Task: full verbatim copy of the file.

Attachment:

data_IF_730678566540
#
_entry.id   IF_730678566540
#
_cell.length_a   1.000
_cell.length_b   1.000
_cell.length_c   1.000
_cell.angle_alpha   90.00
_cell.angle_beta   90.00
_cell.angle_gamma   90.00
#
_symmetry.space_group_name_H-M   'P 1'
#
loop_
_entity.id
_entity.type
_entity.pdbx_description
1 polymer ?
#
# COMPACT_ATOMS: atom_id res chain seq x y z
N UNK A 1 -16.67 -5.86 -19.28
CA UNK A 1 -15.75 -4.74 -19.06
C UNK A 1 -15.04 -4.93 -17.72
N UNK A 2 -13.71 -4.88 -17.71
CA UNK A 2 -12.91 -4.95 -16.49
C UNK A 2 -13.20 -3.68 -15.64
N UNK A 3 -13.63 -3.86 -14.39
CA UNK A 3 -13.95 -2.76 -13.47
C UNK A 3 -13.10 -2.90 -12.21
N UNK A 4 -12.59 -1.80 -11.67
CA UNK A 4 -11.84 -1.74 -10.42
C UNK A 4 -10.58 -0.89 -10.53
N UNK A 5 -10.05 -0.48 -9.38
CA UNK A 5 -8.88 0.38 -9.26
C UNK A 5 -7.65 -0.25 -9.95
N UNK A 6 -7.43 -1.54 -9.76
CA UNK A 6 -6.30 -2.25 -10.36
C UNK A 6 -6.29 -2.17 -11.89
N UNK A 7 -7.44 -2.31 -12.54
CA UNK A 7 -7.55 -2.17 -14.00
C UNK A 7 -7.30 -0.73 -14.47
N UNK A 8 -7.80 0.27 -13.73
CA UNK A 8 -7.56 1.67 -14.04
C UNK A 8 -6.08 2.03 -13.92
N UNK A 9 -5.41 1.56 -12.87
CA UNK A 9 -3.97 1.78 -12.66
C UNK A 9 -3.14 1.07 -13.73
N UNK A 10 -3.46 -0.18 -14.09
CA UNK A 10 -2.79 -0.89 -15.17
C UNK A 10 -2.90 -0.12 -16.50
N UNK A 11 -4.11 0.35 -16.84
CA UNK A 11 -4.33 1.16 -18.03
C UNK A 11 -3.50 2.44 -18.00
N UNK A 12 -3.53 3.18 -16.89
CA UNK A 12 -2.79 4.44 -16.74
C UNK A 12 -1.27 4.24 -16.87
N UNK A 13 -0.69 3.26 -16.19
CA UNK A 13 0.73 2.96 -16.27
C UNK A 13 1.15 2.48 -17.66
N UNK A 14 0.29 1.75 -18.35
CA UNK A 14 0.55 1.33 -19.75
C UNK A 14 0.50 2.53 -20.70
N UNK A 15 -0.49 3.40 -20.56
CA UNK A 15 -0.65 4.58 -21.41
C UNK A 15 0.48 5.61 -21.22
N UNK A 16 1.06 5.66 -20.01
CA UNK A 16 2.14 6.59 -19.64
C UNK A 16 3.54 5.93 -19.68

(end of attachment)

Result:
data_IF_730678566540
#
_entry.id   IF_730678566540
#
_cell.length_a   1.000
_cell.length_b   1.000
_cell.length_c   1.000
_cell.angle_alpha   90.00
_cell.angle_beta   90.00
_cell.angle_gamma   90.00
#
_symmetry.space_group_name_H-M   'P 1'
#
loop_
_entity.id
_entity.type
_entity.pdbx_description
1 polymer ?
#
# COMPACT_ATOMS: atom_id res chain seq x y z
N UNK A 1 -16.67 -5.86 -19.28
CA UNK A 1 -15.75 -4.74 -19.06
C UNK A 1 -15.04 -4.93 -17.72
N UNK A 2 -13.71 -4.88 -17.71
CA UNK A 2 -12.91 -4.95 -16.49
C UNK A 2 -13.20 -3.68 -15.64
N UNK A 3 -13.63 -3.86 -14.39
CA UNK A 3 -13.95 -2.76 -13.47
C UNK A 3 -13.10 -2.90 -12.21
N UNK A 4 -12.59 -1.80 -11.67
CA UNK A 4 -11.84 -1.74 -10.42
C UNK A 4 -10.58 -0.89 -10.53
N UNK A 5 -10.05 -0.48 -9.38
CA UNK A 5 -8.88 0.38 -9.26
C UNK A 5 -7.65 -0.25 -9.95
N UNK A 6 -7.43 -1.54 -9.76
CA UNK A 6 -6.30 -2.25 -10.36
C UNK A 6 -6.29 -2.17 -11.89
N UNK A 7 -7.44 -2.31 -12.54
CA UNK A 7 -7.55 -2.17 -14.00
C UNK A 7 -7.30 -0.73 -14.47
N UNK A 8 -7.80 0.27 -13.73
CA UNK A 8 -7.56 1.67 -14.04
C UNK A 8 -6.08 2.03 -13.92
N UNK A 9 -5.41 1.56 -12.87
CA UNK A 9 -3.97 1.78 -12.66
C UNK A 9 -3.14 1.07 -13.73
N UNK A 10 -3.46 -0.18 -14.09
CA UNK A 10 -2.79 -0.89 -15.17
C UNK A 10 -2.90 -0.12 -16.50
N UNK A 11 -4.11 0.35 -16.84
CA UNK A 11 -4.33 1.16 -18.03
C UNK A 11 -3.50 2.44 -18.00
N UNK A 12 -3.53 3.18 -16.89
CA UNK A 12 -2.79 4.44 -16.74
C UNK A 12 -1.27 4.24 -16.87
N UNK A 13 -0.69 3.26 -16.19
CA UNK A 13 0.73 2.96 -16.27
C UNK A 13 1.15 2.48 -17.66
N UNK A 14 0.29 1.75 -18.35
CA UNK A 14 0.55 1.33 -19.75
C UNK A 14 0.50 2.53 -20.70
N UNK A 15 -0.49 3.40 -20.56
CA UNK A 15 -0.65 4.58 -21.41
C UNK A 15 0.48 5.61 -21.22
N UNK A 16 1.06 5.66 -20.01
CA UNK A 16 2.14 6.59 -19.64
C UNK A 16 3.54 5.93 -19.68